JZ’s other nuke deal

2014-11-14 00:00

PRESIDENT Jacob Zuma has already brokered a separate deal with the same company now bidding for South Africa’s trillion rand nuclear expansion.

And Russia’s Rosatom atomic agency has also scooped four deals on the pebble bed nuclear programme, others with a state spin-off company, and also pitched to build a second research reactor in Pretoria.

Rosatom’s aggressive courtship of every aspect of SA’s nuclear industry is revealed in a company slide presentation entitled “Rosatom Global Development: South African perspective”.

Meanwhile, the Russian supplier of some 42% of the enriched uranium fuel now used at Koeberg, Tenex, is a wholly owned subsidiary of Rosatom.

Zuma brokered the 10-year deal — estimated to be worth over R500 million — with then Russian President Dmitry Medvedev in 2010. The value of the deal was never disclosed, but South Africa paid Koeberg’s other major supplier, Westinghouse, R330 million for four years’ worth of fuel.

The Department of Energy has denied allegations by the DA and others that Zuma has secretly agreed a much larger deal with Vladimir Putin to give Rosatom the contract to build eight nuclear reactors in South Africa.

However, Rosatom’s “sweeteners” — including R100 billion in local investments, Russian state loans, and an offer to remove nuclear waste back to Russia — already make it the lead contender for the nuclear build contract, over rivals from France, China and the U.S. Experts said the revelations of Rosatom’s high level relationships in South Africa enhanced its front-runner status.

Last month, The Witness revealed that 20 Rosatom officials were offering their VVER reactors — together with a 60% “localisation” industry incentive — at a secret workshop at a Drakensberg hotel.

However, Dr Kelvin Kemm, a nuclear energy consultant from Durban, said Rosatom’s history in South Africa would make their bid more suitable to local conditions.

“Rosatom has had a long and healthy relationship with South Africa. They have developed a good understanding of our particular needs,” he said.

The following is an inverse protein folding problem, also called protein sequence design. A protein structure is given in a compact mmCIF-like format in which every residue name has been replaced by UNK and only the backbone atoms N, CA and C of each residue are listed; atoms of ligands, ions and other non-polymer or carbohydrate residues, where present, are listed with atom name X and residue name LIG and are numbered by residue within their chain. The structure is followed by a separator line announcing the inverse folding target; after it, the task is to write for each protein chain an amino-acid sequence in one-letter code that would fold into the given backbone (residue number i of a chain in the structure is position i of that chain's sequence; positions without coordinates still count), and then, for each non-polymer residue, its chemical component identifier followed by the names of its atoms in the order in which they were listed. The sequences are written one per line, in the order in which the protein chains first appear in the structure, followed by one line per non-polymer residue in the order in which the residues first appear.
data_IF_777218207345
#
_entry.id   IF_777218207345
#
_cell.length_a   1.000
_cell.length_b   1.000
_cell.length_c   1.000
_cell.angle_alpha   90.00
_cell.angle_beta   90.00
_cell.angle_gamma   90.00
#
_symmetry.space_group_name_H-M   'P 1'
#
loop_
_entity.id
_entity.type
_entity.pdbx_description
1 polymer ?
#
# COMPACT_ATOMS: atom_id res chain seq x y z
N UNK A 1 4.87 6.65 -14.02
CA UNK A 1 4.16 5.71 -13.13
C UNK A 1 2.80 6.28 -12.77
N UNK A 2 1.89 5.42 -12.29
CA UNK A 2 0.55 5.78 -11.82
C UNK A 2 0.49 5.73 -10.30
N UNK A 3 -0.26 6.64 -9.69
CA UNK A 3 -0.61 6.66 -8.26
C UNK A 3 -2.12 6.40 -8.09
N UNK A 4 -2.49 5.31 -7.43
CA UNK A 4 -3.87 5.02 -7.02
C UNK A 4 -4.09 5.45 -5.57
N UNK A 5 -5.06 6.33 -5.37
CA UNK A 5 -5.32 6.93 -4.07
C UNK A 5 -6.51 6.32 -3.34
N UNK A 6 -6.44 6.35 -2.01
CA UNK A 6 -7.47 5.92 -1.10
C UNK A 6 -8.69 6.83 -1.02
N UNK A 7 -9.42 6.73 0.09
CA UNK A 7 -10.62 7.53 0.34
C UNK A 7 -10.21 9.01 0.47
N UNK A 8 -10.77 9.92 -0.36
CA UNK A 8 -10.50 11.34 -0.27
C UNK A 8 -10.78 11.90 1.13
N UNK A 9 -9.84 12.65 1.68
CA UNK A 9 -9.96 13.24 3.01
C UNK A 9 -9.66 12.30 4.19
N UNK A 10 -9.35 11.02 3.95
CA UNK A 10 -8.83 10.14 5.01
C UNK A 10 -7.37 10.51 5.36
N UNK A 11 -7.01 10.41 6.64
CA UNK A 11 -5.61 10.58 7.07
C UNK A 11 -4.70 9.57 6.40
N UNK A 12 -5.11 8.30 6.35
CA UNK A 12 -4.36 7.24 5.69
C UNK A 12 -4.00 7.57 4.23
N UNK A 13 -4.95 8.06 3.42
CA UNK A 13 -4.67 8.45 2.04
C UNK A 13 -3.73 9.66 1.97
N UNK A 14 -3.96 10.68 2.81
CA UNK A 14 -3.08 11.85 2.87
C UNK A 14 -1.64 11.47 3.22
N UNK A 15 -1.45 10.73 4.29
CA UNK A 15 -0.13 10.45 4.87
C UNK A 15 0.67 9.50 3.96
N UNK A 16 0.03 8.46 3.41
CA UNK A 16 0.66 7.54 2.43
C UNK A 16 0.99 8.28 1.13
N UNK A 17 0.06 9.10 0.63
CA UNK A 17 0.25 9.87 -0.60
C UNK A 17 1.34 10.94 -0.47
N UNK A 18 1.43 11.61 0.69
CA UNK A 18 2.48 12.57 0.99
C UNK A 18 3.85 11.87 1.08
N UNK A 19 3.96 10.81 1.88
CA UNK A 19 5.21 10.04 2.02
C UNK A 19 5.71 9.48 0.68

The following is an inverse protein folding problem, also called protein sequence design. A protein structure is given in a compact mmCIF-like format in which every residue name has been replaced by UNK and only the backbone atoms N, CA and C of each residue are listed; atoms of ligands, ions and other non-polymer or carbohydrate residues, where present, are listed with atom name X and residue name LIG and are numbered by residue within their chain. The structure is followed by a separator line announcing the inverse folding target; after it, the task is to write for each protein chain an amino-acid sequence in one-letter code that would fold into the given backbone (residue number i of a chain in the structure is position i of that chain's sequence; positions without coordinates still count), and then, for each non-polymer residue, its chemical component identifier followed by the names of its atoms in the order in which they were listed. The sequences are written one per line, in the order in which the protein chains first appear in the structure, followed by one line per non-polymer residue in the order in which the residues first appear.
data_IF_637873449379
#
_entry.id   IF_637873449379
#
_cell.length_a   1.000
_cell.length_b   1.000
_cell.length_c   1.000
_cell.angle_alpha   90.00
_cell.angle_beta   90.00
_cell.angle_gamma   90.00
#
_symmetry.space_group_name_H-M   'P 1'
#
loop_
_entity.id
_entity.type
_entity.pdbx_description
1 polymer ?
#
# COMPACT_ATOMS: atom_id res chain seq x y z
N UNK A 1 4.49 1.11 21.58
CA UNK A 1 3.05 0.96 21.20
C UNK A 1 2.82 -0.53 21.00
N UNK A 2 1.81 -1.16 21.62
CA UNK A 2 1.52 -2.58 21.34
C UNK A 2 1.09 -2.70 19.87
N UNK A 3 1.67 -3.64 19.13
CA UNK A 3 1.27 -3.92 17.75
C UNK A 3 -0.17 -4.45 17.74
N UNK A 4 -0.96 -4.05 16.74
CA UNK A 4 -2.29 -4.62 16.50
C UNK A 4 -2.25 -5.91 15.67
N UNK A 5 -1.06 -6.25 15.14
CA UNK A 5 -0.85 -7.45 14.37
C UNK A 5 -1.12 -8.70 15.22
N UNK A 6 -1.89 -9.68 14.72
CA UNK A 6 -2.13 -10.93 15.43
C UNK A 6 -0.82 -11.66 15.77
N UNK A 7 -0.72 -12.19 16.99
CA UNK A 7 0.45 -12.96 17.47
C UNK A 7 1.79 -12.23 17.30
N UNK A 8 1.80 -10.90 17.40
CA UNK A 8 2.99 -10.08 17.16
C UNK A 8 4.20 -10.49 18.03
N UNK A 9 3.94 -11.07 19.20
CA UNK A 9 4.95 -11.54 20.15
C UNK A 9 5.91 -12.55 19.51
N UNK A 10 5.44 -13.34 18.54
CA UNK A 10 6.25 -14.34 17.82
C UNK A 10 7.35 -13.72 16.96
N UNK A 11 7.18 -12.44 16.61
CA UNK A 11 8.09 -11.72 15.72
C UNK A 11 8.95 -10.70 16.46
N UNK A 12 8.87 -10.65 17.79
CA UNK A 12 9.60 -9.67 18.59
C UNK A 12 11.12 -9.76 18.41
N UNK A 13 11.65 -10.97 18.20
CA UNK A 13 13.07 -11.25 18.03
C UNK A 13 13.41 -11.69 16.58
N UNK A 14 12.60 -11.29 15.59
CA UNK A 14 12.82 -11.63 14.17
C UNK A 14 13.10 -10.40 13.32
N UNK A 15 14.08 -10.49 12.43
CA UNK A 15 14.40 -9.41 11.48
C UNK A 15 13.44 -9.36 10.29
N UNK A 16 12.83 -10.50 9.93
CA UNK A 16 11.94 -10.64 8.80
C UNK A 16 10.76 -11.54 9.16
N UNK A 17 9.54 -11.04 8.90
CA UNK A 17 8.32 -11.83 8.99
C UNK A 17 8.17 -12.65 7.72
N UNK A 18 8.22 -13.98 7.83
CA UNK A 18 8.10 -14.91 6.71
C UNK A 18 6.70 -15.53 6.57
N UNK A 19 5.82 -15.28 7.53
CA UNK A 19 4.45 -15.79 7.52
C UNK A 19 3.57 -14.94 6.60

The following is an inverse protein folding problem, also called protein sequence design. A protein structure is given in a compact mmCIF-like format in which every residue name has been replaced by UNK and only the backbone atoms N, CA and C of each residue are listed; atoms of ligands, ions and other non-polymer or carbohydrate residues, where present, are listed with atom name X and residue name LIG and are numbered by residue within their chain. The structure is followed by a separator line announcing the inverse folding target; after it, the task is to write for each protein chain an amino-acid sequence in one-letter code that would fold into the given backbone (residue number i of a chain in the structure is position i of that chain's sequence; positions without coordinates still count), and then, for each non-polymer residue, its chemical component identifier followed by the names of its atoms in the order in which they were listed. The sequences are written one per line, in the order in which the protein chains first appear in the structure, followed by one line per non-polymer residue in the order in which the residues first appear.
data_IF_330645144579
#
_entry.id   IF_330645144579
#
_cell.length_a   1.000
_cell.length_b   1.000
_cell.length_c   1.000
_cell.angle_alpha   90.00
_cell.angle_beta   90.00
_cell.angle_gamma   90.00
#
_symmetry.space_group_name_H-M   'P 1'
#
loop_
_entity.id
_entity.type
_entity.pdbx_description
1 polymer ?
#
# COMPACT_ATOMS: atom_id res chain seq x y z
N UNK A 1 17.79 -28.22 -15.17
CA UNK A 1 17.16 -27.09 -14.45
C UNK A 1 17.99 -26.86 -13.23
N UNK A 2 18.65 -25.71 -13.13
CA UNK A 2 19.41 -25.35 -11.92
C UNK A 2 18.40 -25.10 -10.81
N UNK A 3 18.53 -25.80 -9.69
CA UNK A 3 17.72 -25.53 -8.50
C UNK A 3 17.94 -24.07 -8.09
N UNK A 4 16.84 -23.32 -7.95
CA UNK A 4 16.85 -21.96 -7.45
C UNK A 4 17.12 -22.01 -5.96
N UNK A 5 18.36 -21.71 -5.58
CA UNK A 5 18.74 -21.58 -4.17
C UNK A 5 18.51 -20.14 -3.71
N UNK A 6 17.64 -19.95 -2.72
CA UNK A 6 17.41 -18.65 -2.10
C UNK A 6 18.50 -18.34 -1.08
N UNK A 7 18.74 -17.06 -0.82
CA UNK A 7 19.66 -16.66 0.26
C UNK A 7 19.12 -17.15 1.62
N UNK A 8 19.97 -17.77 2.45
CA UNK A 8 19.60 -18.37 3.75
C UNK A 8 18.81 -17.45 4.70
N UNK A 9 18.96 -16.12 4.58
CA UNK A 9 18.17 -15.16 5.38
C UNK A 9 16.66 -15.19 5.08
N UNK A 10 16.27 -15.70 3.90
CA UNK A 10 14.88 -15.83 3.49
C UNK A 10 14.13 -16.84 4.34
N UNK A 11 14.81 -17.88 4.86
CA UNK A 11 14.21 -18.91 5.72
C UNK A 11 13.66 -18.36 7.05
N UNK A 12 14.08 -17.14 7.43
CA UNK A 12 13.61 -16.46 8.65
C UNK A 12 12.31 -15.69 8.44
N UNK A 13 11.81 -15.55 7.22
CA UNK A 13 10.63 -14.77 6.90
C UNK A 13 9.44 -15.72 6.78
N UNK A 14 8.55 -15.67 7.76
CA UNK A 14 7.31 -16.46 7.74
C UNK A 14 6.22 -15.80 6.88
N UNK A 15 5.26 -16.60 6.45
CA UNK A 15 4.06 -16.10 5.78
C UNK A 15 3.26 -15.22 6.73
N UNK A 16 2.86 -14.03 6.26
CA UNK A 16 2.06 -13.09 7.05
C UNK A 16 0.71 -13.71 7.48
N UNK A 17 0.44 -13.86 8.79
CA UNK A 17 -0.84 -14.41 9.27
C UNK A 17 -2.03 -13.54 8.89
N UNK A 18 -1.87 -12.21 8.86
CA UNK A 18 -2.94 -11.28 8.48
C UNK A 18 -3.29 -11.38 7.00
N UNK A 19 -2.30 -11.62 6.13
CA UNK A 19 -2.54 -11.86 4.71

One Rosatom subsidiary, Izotop, has produced work for Pretoria company NTP Radioisotopes, while another, Nukem, won four contracts in the construction of a fuel plant for the pebble bed modular reactor.

The company also tendered for the Safari 2 multi purpose

reactor, which is to export nuclear medical products.

Ivan Dybov, vice president of Rosatom International Network, told The Witness: “Rosatom already has a successful story of mutually beneficial co-operation with South Africa and is currently supplying enriched uranium and co-operating with North-West University.

“We offer strategic partnership in developing in South Africa a full-scale nuclear cluster which is world class — from the nuclear power solution to nuclear medicine and others.”

European watchdog agencies agreed with Kemm’s assessment that Rosatom’s reactor designs were among the world’s best.

But Greenpeace energy research author Kendra Ulrich said the company had a “serious problem of corruption”, and that this could also impact the components used on the reactors.

She conceded that “the Russian state will effectively be subsidising South African electricity” if Rosatom wins the procurement, but said this would come “at a terrible geo-political cost” adding developing countries who do these deals fall into decades of dependency on Russia.

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